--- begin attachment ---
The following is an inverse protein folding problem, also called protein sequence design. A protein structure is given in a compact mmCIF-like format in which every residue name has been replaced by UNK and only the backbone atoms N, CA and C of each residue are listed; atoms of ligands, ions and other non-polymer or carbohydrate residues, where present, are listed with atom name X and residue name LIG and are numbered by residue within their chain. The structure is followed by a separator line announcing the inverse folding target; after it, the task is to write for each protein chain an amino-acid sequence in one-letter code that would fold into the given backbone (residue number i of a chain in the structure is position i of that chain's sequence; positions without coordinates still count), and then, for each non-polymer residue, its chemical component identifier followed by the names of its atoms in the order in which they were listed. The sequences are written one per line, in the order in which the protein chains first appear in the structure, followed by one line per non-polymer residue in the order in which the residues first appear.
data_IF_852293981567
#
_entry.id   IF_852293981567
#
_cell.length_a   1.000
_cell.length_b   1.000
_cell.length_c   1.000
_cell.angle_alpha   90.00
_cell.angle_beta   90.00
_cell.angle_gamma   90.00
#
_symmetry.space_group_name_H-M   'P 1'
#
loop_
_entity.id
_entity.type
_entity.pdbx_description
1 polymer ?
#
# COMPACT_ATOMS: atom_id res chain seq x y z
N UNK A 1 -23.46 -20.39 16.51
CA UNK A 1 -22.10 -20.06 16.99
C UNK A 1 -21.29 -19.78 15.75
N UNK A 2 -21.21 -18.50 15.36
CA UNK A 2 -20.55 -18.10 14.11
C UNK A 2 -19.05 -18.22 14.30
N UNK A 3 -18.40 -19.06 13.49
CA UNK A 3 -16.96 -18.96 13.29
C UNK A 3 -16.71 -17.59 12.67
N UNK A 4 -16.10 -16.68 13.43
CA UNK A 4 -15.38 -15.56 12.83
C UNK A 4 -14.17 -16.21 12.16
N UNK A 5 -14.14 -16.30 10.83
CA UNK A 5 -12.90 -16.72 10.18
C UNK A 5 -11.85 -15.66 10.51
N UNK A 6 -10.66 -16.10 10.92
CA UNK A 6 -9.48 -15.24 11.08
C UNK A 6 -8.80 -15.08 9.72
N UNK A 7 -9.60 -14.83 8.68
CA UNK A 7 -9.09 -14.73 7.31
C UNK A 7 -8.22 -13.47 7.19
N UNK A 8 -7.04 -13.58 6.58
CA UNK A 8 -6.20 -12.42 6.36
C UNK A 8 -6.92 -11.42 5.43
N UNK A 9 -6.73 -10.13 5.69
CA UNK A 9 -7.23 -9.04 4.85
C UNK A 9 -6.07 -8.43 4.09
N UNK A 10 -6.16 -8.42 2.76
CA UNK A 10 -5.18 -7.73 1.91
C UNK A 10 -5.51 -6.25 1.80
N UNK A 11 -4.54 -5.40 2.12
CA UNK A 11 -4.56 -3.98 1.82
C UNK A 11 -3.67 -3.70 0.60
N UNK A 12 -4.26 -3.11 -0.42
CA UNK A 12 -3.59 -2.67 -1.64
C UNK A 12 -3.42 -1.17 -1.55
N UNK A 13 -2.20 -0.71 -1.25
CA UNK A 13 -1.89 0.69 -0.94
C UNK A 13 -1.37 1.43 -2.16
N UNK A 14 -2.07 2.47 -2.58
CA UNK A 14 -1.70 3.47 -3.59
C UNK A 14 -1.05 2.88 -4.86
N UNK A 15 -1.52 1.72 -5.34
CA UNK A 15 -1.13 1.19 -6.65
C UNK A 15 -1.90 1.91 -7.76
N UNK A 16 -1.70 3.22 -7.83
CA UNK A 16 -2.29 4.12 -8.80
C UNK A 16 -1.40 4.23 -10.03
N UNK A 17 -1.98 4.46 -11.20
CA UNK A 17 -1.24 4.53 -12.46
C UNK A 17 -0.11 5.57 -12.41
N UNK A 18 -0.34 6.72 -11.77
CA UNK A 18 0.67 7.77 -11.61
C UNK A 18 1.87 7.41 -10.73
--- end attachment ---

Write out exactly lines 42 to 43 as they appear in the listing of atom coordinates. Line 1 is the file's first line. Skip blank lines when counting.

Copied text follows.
C UNK A 7 -8.22 -13.47 7.19
N UNK A 8 -7.04 -13.58 6.58